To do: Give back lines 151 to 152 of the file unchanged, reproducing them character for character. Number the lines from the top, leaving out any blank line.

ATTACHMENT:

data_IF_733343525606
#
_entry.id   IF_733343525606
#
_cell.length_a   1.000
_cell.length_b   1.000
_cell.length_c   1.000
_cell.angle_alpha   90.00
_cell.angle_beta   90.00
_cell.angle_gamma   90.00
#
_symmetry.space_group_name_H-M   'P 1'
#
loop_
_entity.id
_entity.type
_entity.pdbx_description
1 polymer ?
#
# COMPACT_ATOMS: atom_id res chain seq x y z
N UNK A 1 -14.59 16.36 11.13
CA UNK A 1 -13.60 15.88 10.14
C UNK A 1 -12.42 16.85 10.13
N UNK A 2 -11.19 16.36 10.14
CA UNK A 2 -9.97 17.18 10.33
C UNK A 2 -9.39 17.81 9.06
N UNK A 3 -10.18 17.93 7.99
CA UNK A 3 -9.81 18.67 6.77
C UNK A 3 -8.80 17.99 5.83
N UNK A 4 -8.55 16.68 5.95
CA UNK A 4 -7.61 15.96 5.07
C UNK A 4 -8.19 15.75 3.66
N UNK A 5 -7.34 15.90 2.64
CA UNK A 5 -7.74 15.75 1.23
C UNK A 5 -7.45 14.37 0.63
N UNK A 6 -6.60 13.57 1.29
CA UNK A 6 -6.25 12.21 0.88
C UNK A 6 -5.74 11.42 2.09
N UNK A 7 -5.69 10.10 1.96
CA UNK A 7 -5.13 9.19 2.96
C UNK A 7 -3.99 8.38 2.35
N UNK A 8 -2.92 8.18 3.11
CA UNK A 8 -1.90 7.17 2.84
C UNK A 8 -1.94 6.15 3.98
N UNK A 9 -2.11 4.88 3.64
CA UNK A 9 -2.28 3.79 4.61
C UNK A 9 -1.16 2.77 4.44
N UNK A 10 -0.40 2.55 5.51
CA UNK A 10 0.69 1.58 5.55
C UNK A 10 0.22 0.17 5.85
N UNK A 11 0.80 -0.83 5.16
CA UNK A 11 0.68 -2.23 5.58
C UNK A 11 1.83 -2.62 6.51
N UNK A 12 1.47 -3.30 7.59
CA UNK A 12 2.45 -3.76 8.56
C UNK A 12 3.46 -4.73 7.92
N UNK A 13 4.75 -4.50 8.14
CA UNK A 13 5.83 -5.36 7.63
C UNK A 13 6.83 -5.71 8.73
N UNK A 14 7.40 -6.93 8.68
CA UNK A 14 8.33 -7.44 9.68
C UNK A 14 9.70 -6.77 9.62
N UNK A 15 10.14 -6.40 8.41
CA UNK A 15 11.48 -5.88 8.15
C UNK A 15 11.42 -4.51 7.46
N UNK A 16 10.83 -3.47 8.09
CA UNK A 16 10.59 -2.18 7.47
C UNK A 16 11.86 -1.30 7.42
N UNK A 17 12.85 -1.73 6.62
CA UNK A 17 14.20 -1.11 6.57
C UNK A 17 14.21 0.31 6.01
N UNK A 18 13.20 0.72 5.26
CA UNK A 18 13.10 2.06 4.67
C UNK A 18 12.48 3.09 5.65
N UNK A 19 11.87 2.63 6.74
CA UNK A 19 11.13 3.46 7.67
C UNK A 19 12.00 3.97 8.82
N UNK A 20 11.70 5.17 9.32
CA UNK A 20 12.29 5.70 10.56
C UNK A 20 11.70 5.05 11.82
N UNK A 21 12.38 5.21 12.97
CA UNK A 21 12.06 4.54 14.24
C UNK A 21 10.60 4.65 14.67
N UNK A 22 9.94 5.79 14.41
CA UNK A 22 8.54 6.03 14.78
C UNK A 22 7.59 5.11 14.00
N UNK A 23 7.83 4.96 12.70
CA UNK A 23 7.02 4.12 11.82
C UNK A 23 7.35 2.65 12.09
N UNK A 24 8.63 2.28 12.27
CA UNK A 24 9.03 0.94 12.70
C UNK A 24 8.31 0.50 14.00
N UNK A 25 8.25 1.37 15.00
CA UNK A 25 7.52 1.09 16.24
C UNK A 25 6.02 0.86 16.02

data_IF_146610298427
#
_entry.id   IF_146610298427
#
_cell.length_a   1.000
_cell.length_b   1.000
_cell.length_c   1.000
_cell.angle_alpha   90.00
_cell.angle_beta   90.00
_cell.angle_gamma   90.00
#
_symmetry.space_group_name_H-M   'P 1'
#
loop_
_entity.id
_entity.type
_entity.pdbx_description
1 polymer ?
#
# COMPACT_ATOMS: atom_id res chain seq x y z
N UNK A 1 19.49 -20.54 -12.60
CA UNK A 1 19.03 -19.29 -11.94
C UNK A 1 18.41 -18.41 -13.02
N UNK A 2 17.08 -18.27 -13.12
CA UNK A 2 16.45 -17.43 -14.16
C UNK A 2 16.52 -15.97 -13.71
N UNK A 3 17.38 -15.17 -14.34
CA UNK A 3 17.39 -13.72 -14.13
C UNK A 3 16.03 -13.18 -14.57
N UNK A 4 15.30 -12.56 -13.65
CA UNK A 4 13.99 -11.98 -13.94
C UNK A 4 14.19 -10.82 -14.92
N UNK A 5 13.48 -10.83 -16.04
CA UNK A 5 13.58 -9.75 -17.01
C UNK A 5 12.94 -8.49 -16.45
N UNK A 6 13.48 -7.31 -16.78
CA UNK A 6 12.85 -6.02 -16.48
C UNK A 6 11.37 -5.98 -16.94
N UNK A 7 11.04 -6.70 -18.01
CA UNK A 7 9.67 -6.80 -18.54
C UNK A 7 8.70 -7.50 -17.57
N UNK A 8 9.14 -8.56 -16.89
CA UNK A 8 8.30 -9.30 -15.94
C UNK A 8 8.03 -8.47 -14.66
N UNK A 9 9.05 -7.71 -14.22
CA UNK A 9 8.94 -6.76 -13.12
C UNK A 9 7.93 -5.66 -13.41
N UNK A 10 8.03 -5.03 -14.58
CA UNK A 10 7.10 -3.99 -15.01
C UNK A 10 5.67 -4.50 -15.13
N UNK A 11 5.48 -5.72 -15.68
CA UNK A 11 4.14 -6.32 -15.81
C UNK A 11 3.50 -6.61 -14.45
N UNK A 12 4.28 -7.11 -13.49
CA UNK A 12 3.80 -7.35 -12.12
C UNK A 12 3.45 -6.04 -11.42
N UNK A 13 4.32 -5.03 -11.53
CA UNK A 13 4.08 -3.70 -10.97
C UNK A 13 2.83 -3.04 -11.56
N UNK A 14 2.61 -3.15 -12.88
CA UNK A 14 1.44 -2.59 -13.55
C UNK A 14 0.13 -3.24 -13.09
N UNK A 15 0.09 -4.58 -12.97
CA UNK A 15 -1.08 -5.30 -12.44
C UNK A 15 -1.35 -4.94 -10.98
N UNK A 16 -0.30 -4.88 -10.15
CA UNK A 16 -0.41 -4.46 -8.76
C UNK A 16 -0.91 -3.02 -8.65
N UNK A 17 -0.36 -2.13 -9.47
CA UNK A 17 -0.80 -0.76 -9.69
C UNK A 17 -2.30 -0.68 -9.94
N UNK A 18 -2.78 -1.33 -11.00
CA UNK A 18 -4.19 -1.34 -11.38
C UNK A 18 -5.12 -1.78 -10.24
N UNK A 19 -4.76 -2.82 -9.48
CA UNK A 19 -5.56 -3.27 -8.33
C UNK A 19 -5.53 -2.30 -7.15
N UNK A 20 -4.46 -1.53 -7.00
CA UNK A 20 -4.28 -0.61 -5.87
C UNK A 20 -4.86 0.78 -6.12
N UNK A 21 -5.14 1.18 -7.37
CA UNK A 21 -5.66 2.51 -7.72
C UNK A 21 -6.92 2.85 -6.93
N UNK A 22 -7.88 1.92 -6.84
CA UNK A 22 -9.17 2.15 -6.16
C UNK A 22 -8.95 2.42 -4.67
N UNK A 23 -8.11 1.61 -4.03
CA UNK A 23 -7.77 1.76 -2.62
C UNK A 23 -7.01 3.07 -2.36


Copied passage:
C UNK A 12 3.45 -6.04 -11.42
N UNK A 13 4.32 -5.03 -11.53